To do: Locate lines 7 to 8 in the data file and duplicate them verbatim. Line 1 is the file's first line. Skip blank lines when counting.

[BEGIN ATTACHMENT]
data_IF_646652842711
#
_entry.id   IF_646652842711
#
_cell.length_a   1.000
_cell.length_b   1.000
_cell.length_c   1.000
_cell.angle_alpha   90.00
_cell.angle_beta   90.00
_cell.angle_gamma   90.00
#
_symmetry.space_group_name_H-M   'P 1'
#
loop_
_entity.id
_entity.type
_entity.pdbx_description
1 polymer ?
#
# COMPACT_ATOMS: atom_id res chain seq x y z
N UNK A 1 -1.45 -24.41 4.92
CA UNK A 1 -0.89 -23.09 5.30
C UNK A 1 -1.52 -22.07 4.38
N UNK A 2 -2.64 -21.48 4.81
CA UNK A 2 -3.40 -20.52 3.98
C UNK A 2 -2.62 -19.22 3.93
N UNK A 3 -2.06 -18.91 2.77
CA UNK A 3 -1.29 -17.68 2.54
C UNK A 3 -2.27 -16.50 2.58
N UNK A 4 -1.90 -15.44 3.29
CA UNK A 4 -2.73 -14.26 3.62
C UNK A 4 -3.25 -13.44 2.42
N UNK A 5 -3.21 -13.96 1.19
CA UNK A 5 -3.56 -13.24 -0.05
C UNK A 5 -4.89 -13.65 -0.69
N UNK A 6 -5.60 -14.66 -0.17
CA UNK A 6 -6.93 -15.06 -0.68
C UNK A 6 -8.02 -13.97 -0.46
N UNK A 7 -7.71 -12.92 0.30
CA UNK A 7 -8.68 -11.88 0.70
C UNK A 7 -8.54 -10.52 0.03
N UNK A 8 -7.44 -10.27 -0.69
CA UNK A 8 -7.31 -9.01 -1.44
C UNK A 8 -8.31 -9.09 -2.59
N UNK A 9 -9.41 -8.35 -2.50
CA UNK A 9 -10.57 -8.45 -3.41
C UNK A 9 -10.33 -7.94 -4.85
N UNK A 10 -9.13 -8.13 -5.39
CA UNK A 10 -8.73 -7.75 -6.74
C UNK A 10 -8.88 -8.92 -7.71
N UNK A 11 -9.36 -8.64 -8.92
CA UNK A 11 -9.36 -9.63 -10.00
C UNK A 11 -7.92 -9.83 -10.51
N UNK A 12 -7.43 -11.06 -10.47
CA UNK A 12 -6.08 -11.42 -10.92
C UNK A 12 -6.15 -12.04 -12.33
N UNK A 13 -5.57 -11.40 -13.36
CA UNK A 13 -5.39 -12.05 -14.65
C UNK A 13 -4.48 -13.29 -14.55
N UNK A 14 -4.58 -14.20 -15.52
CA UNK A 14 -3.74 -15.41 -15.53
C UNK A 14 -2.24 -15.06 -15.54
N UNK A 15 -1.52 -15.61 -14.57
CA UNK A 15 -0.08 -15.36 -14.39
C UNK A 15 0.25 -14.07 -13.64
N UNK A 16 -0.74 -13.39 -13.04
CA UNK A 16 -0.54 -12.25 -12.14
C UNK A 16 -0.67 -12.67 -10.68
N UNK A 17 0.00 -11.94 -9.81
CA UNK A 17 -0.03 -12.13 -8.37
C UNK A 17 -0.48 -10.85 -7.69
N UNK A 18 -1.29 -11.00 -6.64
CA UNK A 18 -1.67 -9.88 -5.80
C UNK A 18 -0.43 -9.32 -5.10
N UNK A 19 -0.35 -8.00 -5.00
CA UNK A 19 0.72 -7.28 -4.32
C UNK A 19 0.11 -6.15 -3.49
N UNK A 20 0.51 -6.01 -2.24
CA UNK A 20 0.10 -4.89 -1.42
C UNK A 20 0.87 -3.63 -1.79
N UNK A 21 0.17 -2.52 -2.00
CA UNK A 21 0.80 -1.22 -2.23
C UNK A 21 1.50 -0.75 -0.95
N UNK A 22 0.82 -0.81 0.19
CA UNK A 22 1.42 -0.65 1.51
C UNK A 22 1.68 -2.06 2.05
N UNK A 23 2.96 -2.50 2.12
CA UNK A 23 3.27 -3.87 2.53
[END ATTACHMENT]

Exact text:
_cell.length_c   1.000
_cell.angle_alpha   90.00